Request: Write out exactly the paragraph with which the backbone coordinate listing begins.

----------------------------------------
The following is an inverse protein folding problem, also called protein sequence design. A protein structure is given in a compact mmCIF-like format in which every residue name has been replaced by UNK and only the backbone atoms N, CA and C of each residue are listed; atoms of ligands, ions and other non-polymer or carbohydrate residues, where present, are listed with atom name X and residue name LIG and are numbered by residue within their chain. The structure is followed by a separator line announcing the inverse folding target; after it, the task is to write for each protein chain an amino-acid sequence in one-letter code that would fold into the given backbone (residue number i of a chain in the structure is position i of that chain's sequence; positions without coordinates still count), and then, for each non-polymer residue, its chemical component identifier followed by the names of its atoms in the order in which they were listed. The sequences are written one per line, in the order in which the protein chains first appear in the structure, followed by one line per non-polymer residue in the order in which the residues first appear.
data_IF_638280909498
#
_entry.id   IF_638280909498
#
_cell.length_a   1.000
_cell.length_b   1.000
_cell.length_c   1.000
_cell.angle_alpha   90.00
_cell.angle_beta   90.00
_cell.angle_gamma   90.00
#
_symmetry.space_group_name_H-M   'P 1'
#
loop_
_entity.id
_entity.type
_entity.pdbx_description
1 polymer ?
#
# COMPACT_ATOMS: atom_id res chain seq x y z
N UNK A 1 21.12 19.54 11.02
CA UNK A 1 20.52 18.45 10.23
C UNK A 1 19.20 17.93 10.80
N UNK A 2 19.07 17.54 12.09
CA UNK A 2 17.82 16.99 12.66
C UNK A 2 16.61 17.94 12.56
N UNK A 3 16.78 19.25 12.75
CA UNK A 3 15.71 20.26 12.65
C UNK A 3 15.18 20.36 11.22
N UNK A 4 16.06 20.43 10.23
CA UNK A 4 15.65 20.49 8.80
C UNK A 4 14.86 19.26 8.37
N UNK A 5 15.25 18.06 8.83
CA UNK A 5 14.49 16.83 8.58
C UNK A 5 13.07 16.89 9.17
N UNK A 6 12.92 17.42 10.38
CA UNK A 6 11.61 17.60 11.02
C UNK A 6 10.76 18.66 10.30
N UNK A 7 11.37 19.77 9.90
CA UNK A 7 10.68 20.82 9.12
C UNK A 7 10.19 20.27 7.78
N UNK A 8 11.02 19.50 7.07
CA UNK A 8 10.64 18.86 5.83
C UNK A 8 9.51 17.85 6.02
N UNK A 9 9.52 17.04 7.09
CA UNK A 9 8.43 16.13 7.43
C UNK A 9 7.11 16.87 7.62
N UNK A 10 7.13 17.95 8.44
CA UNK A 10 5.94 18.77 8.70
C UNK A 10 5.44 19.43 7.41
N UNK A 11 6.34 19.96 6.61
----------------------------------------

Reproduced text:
The following is an inverse protein folding problem, also called protein sequence design. A protein structure is given in a compact mmCIF-like format in which every residue name has been replaced by UNK and only the backbone atoms N, CA and C of each residue are listed; atoms of ligands, ions and other non-polymer or carbohydrate residues, where present, are listed with atom name X and residue name LIG and are numbered by residue within their chain. The structure is followed by a separator line announcing the inverse folding target; after it, the task is to write for each protein chain an amino-acid sequence in one-letter code that would fold into the given backbone (residue number i of a chain in the structure is position i of that chain's sequence; positions without coordinates still count), and then, for each non-polymer residue, its chemical component identifier followed by the names of its atoms in the order in which they were listed. The sequences are written one per line, in the order in which the protein chains first appear in the structure, followed by one line per non-polymer residue in the order in which the residues first appear.